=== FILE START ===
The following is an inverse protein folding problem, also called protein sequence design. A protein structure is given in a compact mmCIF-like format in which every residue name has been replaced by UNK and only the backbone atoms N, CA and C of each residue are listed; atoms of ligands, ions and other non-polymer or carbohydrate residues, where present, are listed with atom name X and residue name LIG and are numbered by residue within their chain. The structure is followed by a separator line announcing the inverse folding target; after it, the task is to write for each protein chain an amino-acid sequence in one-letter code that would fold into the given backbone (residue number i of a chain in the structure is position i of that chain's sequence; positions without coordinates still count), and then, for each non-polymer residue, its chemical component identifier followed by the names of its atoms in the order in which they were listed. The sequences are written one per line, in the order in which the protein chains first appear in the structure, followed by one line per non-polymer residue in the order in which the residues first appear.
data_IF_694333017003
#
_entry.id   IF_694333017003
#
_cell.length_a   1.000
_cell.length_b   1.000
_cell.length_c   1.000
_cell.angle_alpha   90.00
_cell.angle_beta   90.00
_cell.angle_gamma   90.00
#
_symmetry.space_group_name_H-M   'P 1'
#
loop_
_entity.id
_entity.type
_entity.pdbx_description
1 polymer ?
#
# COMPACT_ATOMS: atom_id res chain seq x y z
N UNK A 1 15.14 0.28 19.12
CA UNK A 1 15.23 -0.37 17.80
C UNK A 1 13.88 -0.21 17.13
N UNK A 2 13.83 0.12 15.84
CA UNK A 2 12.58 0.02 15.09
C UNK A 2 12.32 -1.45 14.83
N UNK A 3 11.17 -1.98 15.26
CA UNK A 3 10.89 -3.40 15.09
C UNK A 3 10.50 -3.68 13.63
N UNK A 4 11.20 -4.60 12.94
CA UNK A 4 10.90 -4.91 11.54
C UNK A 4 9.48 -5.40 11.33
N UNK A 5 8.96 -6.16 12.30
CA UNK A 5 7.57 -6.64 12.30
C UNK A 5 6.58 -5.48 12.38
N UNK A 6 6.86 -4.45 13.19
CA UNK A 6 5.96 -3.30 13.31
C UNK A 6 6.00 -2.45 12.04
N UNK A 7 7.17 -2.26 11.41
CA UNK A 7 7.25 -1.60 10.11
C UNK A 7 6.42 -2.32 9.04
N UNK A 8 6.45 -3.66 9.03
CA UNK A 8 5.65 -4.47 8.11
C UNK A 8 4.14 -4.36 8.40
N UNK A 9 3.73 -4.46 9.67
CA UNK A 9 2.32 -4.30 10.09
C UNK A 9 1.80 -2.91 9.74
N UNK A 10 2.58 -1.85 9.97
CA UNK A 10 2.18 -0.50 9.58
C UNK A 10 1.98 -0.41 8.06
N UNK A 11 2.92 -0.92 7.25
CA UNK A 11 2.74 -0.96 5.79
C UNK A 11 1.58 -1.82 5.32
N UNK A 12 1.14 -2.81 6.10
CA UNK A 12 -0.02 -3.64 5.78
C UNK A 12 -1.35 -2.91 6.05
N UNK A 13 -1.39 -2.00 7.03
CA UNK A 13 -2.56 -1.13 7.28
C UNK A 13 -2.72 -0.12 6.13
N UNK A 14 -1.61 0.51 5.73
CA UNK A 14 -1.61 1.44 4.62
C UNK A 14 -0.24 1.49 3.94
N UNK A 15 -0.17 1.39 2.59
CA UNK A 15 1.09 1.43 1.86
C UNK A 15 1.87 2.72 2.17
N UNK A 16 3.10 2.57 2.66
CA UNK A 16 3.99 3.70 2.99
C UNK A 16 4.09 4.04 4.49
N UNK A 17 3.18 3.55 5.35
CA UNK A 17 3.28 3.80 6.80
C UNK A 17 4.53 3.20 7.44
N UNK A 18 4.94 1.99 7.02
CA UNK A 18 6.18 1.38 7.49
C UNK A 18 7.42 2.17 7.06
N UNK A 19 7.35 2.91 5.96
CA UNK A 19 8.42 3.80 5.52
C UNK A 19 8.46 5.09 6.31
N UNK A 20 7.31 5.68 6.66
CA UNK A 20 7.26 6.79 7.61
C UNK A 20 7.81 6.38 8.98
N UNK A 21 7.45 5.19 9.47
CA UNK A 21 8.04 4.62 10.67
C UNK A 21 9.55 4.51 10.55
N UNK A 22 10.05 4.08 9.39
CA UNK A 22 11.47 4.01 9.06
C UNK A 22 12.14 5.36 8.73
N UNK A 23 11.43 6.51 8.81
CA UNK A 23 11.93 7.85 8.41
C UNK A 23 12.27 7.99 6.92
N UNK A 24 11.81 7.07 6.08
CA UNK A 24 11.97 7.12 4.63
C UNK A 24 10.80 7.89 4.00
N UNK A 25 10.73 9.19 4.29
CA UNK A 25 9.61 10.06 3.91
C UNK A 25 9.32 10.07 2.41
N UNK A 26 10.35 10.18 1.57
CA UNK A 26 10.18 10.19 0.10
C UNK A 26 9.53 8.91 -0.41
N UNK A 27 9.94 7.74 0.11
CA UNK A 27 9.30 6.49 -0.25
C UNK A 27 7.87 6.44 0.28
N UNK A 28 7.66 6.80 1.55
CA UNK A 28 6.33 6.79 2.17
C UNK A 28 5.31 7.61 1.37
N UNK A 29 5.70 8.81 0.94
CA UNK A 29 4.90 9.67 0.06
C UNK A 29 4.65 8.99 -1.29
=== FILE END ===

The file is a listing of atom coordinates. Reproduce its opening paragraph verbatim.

The following is an inverse protein folding problem, also called protein sequence design. A protein structure is given in a compact mmCIF-like format in which every residue name has been replaced by UNK and only the backbone atoms N, CA and C of each residue are listed; atoms of ligands, ions and other non-polymer or carbohydrate residues, where present, are listed with atom name X and residue name LIG and are numbered by residue within their chain. The structure is followed by a separator line announcing the inverse folding target; after it, the task is to write for each protein chain an amino-acid sequence in one-letter code that would fold into the given backbone (residue number i of a chain in the structure is position i of that chain's sequence; positions without coordinates still count), and then, for each non-polymer residue, its chemical component identifier followed by the names of its atoms in the order in which they were listed. The sequences are written one per line, in the order in which the protein chains first appear in the structure, followed by one line per non-polymer residue in the order in which the residues first appear.